It is hard to do justice in a short post to a session which ran for 3 1/2 hours. My perception is that this area is evolving in weeks rather than months, as both my catchment areas – e-discovery providers and law firms – find themselves riding a wave which is overtaking formal decision-making. There are opportunities to make an impression, opportunities which lie at the hands of both individuals and of their employers, and there is a very real sense that one might be left behind in very competitive markets. There are significant risks as well – perhaps the inevitable concomitant to opportunity. For most commercial organisations, those risks are merely the opposite of the opportunities – your marketing misfires and creates a bad impression rather than a good one. For lawyers, the risk/opportunity balance has the added frisson that you may breach professional rules, both in the conduct of client work (for example in respect of discovery / disclosure) and in all those codes which govern the ways in which lawyers engage with others – clients, prospective clients and opponents.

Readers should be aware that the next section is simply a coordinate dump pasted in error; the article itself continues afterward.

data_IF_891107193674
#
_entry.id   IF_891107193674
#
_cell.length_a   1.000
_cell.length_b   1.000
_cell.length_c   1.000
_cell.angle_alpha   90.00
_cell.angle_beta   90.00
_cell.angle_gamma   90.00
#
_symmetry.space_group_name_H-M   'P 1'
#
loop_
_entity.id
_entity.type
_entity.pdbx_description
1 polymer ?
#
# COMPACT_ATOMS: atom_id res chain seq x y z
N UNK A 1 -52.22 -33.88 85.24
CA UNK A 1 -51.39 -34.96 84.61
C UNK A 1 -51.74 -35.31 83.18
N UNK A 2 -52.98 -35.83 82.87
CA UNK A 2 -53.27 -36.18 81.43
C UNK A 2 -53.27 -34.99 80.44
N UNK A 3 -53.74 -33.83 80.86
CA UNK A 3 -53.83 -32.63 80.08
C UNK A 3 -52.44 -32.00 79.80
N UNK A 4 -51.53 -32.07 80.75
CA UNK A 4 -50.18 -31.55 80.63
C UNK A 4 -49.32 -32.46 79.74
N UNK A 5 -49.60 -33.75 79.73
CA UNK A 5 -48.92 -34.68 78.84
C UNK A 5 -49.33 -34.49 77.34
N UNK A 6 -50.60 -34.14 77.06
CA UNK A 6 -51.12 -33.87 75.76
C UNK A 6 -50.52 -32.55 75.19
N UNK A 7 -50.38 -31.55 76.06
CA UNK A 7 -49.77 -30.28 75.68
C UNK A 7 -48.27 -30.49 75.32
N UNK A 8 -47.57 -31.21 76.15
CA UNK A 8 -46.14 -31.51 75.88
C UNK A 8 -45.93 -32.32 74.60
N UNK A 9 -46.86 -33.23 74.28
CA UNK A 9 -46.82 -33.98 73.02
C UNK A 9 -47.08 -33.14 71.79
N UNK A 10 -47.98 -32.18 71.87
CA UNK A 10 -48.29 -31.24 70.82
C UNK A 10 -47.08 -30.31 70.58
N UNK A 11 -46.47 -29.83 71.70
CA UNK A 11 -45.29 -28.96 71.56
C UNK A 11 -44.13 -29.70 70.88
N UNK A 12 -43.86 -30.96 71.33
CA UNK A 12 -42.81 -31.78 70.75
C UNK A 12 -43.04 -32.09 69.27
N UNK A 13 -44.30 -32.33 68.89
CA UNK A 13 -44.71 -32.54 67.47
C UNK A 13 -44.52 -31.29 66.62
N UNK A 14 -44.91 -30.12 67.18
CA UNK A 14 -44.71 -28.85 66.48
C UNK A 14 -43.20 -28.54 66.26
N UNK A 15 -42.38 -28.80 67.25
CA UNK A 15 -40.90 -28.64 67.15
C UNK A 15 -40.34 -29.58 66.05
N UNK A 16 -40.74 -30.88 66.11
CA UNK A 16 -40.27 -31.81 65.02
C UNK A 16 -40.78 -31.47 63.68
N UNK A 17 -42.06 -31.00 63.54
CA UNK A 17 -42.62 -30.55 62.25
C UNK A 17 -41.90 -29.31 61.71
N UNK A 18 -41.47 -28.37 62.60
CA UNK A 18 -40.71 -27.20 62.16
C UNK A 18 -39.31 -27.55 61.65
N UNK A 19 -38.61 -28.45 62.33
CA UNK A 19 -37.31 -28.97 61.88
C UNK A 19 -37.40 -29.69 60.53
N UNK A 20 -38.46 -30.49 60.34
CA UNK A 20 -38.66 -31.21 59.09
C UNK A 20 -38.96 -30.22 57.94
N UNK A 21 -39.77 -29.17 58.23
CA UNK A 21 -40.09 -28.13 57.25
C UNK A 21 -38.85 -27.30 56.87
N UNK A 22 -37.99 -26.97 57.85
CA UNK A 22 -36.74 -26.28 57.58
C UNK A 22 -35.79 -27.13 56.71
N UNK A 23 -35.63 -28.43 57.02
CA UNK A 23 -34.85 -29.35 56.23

A clear conflict emerges between the approach which asks “Why are we applying old rules to new media?” and the unshakeable fact that the old rules exist, and exist for a purpose. If I were a law firm, I would do two things today, without prejudice, as it were, to devising a longer-term strategy. Firstly, I would remind everyone in the firm, in general terms, of the narrowness of the borderline between their private and their professional lives, of the professional boundaries, and of the pervasiveness and the permanence of the published record. Secondly, I would identify at least one potential champion within the firm who is willing to run with it – to work up a strategy and a set of rules for agreement, and then to get on with it within the agreed parameters. The same is true for e-discovery providers, few of whom have begun to use the potential of social media.
It was a privilege to be invited to New York to speak to this audience and to share a platform with panelists of this calibre. My thanks to the New York City Bar Association and to Denise Backhouse for the opportunity.